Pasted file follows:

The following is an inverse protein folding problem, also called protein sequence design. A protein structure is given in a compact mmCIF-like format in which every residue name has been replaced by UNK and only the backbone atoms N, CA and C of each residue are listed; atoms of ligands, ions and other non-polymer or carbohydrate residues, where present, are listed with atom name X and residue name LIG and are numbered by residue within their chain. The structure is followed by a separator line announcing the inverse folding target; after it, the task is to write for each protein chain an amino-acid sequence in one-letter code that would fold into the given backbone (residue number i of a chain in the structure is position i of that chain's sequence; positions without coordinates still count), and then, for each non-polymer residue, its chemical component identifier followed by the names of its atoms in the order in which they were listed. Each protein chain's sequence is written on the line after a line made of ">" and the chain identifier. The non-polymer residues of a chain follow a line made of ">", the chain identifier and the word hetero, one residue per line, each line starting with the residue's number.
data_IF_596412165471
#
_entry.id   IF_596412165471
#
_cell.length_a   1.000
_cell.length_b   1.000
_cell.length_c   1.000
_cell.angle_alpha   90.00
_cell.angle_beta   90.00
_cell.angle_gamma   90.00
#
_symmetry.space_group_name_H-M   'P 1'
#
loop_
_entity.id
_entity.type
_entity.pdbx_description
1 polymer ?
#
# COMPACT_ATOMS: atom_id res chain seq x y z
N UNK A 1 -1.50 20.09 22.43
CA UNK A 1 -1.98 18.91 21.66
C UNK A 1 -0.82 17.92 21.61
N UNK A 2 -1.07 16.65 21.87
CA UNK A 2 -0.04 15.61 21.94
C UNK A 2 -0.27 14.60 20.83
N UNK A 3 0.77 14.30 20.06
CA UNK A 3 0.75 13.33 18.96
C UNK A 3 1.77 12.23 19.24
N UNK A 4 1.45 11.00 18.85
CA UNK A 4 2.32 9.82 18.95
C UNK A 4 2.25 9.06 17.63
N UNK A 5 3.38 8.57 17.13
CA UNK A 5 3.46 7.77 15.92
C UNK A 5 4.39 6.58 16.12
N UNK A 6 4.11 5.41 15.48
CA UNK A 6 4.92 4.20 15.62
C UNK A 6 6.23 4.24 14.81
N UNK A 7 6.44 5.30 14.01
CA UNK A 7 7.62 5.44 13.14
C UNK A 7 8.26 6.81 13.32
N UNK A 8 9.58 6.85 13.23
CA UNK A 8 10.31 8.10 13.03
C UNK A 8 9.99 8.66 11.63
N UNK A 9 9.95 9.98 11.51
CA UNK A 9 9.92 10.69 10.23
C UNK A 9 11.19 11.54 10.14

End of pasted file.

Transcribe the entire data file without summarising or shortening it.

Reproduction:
The following is an inverse protein folding problem, also called protein sequence design. A protein structure is given in a compact mmCIF-like format in which every residue name has been replaced by UNK and only the backbone atoms N, CA and C of each residue are listed; atoms of ligands, ions and other non-polymer or carbohydrate residues, where present, are listed with atom name X and residue name LIG and are numbered by residue within their chain. The structure is followed by a separator line announcing the inverse folding target; after it, the task is to write for each protein chain an amino-acid sequence in one-letter code that would fold into the given backbone (residue number i of a chain in the structure is position i of that chain's sequence; positions without coordinates still count), and then, for each non-polymer residue, its chemical component identifier followed by the names of its atoms in the order in which they were listed. Each protein chain's sequence is written on the line after a line made of ">" and the chain identifier. The non-polymer residues of a chain follow a line made of ">", the chain identifier and the word hetero, one residue per line, each line starting with the residue's number.
data_IF_596412165471
#
_entry.id   IF_596412165471
#
_cell.length_a   1.000
_cell.length_b   1.000
_cell.length_c   1.000
_cell.angle_alpha   90.00
_cell.angle_beta   90.00
_cell.angle_gamma   90.00
#
_symmetry.space_group_name_H-M   'P 1'
#
loop_
_entity.id
_entity.type
_entity.pdbx_description
1 polymer ?
#
# COMPACT_ATOMS: atom_id res chain seq x y z
N UNK A 1 -1.50 20.09 22.43
CA UNK A 1 -1.98 18.91 21.66
C UNK A 1 -0.82 17.92 21.61
N UNK A 2 -1.07 16.65 21.87
CA UNK A 2 -0.04 15.61 21.94
C UNK A 2 -0.27 14.60 20.83
N UNK A 3 0.77 14.30 20.06
CA UNK A 3 0.75 13.33 18.96
C UNK A 3 1.77 12.23 19.24
N UNK A 4 1.45 11.00 18.85
CA UNK A 4 2.32 9.82 18.95
C UNK A 4 2.25 9.06 17.63
N UNK A 5 3.38 8.57 17.13
CA UNK A 5 3.46 7.77 15.92
C UNK A 5 4.39 6.58 16.12
N UNK A 6 4.11 5.41 15.48
CA UNK A 6 4.92 4.20 15.62
C UNK A 6 6.23 4.24 14.81
N UNK A 7 6.44 5.30 14.01
CA UNK A 7 7.62 5.44 13.14
C UNK A 7 8.26 6.81 13.32
N UNK A 8 9.58 6.85 13.23
CA UNK A 8 10.31 8.10 13.03
C UNK A 8 9.99 8.66 11.63
N UNK A 9 9.95 9.98 11.51
CA UNK A 9 9.92 10.69 10.23
C UNK A 9 11.19 11.54 10.14